Eli laughed. “Probably not going to happen. Mr. Carlyle is ingrained and I’m not meaning to make you feel older, sir, but man, this reunion weekend is having that effect on me, for sure. Fifteen years is longer than it seemed while it was happening. Although, I think we’re all looking pretty darn good.” He scanned the huge tent and Jo followed his gaze.
Teachers and students alike, who were milling about renewing friendships, dancing, and laughing, had taken the White Tie Encouraged invitation seriously. She hadn’t seen this many tuxes, dinner jackets, and lovely dresses and gowns in one place since senior prom. Her heart warmed at the sight of men and women she’d known her whole life, all dressed up and enjoying themselves. “Jazzy, this formal dinner-dance was the best idea ever. Everyone is having a great time tonight.”
The whole table murmured in agreement, and Mr. Carlyle offered Jazz a thumbs-up.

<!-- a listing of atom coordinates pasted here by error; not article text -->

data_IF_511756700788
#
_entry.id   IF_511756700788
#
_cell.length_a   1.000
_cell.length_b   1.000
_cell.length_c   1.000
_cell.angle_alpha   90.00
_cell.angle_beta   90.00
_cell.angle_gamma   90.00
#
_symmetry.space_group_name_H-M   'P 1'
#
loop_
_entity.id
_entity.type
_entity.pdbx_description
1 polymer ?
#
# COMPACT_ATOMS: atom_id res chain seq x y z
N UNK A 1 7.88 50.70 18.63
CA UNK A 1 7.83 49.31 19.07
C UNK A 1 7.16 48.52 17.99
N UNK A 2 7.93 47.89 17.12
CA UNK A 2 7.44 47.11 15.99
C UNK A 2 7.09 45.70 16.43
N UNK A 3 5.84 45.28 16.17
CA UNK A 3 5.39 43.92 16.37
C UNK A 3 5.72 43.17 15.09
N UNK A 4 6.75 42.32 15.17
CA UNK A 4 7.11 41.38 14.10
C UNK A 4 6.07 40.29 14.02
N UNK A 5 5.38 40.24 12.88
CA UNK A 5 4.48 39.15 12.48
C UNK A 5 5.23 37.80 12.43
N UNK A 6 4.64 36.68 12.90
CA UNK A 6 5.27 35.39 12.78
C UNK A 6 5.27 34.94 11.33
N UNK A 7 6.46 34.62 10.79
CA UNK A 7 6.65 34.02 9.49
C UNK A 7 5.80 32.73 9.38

Jo’s sister’s smile lit up the table, and her cheeks filled with color as Eli slipped his arm around her. “I’m grateful it all came together. We had a few glitches along the way.” Jazz rolled her eyes. “The first two DJs Harley contacted came up with bids that were half our entire budget, and then she couldn’t find anyone who wasn’t already booked until she ran across this guy’s website. Oh, and after they set up the tent, none of the twinkle lights would turn on, and one of the workers had to go all the way back to Cincy to get more. Plus, the tablecloths they sent were pink! Small stuff all, but combined, Joanie and I were sweating.”
Eli tugged Jazz into a hug. “Oh, no, my darling, not pink tablecloths! How could we ever have survived that?” He winked at Jo and Jen.
Jazz stuck out her tongue. “Make fun all you want, Elias Walker. The ambiance would not have been the same.”
“No worries. You rocked the ambiance, ladies.” Mr. Carlyle grinned and gave Jazz’s shoulder a congratulatory pat.